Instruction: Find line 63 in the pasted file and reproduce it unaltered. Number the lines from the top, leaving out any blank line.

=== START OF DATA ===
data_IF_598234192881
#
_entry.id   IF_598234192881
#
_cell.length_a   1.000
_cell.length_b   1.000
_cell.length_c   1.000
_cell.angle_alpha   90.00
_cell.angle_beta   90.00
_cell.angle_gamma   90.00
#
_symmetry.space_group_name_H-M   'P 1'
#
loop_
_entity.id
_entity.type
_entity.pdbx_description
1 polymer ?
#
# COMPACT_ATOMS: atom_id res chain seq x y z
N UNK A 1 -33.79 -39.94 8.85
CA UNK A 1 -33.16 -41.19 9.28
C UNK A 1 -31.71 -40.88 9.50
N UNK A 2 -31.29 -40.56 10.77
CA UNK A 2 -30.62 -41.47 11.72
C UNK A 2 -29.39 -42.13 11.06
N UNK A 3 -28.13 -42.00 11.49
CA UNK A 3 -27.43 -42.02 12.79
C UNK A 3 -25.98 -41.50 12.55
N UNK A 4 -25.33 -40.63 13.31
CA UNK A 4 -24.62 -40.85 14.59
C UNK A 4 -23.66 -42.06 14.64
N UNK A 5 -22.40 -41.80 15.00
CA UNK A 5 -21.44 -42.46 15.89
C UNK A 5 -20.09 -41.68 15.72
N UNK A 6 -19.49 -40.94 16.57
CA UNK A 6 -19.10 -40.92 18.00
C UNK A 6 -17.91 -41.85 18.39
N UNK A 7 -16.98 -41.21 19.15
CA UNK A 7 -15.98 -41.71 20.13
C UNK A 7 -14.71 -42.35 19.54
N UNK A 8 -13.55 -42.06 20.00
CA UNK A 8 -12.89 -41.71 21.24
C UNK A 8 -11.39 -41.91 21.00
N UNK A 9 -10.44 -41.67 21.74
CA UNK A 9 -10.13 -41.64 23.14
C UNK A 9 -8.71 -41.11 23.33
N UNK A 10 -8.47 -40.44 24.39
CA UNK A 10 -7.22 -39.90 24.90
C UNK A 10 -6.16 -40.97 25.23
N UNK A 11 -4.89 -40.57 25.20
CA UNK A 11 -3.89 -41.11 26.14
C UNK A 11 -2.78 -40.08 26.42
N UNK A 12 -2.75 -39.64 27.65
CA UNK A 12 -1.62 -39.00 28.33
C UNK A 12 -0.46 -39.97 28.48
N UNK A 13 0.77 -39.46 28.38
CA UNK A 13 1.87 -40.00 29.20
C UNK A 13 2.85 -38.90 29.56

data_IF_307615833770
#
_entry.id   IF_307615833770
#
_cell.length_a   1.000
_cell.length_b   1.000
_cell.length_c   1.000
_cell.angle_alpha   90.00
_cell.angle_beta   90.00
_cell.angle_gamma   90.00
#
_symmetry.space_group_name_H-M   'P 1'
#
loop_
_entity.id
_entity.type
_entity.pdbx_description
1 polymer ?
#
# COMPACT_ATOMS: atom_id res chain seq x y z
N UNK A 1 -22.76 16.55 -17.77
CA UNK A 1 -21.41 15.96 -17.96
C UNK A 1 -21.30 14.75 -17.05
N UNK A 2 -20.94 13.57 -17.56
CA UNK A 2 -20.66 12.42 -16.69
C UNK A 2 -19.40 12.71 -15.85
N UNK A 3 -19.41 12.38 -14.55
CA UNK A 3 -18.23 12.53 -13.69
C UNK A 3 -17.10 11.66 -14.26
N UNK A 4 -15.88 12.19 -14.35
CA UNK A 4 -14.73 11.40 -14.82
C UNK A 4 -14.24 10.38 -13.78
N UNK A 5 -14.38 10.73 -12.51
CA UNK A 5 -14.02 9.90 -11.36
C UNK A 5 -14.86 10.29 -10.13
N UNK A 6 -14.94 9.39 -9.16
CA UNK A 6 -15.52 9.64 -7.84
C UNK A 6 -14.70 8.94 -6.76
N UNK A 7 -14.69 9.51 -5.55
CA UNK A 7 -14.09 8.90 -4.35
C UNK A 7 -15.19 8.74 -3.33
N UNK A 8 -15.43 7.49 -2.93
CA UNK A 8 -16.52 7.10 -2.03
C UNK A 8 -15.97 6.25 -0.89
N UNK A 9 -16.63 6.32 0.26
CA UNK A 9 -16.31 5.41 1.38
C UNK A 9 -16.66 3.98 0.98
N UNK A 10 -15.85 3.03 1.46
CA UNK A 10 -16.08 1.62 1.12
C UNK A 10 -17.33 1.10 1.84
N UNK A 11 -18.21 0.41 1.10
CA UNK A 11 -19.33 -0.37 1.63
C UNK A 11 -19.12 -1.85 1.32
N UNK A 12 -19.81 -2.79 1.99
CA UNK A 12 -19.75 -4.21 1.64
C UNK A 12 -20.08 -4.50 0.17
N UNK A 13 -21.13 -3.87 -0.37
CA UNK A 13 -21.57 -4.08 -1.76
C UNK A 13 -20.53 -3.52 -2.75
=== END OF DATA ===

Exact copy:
#